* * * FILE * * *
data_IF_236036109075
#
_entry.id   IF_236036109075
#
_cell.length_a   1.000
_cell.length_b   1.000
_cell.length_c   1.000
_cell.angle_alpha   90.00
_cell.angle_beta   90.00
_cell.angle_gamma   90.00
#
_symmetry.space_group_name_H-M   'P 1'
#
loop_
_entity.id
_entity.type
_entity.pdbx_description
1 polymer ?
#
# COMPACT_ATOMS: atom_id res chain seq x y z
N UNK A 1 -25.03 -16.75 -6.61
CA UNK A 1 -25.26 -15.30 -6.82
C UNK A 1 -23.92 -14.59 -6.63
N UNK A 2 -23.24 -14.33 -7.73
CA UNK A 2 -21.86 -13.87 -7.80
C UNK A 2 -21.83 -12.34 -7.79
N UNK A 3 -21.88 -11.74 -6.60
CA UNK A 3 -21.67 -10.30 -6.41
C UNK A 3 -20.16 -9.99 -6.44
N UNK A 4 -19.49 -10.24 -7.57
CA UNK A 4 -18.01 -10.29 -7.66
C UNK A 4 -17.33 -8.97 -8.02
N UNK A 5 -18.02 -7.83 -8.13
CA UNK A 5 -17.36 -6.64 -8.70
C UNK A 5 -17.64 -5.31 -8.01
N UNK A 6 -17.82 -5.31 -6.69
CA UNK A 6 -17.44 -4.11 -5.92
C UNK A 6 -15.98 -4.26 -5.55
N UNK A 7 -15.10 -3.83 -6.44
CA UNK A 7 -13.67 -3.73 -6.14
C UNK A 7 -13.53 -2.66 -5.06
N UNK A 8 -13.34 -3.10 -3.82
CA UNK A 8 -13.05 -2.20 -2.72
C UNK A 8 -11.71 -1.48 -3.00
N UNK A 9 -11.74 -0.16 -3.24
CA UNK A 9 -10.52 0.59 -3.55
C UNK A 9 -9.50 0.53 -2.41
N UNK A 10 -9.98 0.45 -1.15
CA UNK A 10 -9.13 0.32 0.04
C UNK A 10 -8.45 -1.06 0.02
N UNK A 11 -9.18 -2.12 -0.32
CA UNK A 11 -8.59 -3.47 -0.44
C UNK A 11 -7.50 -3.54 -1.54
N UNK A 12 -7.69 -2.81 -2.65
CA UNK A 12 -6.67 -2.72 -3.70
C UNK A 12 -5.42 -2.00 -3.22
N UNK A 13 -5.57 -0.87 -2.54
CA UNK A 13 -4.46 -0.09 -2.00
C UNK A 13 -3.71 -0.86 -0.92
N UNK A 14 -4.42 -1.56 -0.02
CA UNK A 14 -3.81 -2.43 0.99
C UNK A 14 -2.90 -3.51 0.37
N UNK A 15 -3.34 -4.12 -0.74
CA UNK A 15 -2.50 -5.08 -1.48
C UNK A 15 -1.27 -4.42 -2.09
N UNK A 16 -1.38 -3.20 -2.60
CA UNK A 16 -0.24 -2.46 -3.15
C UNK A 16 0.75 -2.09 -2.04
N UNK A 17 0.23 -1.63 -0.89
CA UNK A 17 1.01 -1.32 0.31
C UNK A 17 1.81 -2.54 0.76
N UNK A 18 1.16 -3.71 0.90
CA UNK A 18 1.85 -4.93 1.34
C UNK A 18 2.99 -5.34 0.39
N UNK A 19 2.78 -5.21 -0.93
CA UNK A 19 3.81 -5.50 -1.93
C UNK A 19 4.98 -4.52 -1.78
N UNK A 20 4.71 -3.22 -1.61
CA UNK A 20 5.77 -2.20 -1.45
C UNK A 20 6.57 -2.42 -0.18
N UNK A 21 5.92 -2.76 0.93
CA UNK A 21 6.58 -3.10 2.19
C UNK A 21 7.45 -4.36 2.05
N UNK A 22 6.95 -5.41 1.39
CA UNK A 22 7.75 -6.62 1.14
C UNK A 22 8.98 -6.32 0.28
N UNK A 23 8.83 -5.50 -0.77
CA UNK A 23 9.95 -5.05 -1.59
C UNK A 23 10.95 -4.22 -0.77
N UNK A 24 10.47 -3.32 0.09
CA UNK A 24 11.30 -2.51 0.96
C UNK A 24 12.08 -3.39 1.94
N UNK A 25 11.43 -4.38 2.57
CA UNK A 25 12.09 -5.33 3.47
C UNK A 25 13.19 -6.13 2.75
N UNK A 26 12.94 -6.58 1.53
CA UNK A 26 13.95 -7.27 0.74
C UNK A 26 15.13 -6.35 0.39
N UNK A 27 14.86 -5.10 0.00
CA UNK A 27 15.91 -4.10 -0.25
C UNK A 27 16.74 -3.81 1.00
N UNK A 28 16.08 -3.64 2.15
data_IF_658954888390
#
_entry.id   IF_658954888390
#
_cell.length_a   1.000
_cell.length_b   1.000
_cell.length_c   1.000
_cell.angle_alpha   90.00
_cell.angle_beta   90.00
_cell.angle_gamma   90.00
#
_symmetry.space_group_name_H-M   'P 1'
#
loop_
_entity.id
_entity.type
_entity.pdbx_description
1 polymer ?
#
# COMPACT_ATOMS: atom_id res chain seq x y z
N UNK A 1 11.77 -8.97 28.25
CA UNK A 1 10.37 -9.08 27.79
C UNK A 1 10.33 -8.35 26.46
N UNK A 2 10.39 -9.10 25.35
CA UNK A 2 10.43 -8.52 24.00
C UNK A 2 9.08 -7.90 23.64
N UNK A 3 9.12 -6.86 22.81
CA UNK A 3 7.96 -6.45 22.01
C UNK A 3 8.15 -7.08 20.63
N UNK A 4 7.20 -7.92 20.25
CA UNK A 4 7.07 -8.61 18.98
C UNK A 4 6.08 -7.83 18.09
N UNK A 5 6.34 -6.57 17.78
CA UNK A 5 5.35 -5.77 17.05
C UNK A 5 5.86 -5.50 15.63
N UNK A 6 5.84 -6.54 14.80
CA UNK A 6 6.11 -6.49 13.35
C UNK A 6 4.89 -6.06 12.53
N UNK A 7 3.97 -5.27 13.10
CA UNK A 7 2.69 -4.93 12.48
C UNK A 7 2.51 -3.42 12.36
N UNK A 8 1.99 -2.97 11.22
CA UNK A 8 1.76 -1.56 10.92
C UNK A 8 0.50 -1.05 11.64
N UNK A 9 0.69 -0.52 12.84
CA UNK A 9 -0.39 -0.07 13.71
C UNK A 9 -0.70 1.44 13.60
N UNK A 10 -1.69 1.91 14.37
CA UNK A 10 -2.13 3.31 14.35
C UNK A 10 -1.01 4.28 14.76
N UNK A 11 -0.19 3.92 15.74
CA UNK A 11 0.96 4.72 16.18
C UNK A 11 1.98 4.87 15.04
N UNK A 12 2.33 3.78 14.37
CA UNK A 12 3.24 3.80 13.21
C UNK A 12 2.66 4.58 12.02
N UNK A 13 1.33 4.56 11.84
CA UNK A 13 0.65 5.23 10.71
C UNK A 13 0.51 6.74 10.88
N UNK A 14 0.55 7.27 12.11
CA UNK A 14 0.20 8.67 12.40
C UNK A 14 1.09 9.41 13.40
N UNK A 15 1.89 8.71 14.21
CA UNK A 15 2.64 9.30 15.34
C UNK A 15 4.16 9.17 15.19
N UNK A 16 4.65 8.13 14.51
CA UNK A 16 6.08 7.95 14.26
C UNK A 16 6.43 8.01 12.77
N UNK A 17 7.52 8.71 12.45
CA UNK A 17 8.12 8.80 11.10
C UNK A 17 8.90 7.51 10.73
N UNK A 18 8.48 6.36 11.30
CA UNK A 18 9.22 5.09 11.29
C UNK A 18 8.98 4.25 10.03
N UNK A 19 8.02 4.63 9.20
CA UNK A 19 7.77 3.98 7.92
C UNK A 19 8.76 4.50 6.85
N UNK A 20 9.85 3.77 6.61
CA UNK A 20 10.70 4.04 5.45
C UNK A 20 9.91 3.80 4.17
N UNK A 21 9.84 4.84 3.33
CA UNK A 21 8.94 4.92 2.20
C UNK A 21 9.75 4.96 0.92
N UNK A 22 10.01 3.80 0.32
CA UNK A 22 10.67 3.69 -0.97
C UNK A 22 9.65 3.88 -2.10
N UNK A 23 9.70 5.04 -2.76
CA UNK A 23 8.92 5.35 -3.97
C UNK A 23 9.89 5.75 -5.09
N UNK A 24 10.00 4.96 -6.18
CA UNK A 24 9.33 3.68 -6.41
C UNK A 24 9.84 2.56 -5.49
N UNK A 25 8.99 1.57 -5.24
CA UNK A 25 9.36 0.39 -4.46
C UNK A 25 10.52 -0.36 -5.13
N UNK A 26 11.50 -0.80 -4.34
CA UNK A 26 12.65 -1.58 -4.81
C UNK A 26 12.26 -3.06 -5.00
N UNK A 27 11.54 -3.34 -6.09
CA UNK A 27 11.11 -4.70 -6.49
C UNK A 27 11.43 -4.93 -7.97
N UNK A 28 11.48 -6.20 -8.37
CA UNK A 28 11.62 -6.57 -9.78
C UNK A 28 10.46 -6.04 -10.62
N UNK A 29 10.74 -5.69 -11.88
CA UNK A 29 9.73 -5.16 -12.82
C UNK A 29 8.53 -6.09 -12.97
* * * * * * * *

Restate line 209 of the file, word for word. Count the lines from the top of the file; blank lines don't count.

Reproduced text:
C UNK A 29 8.53 -6.09 -12.97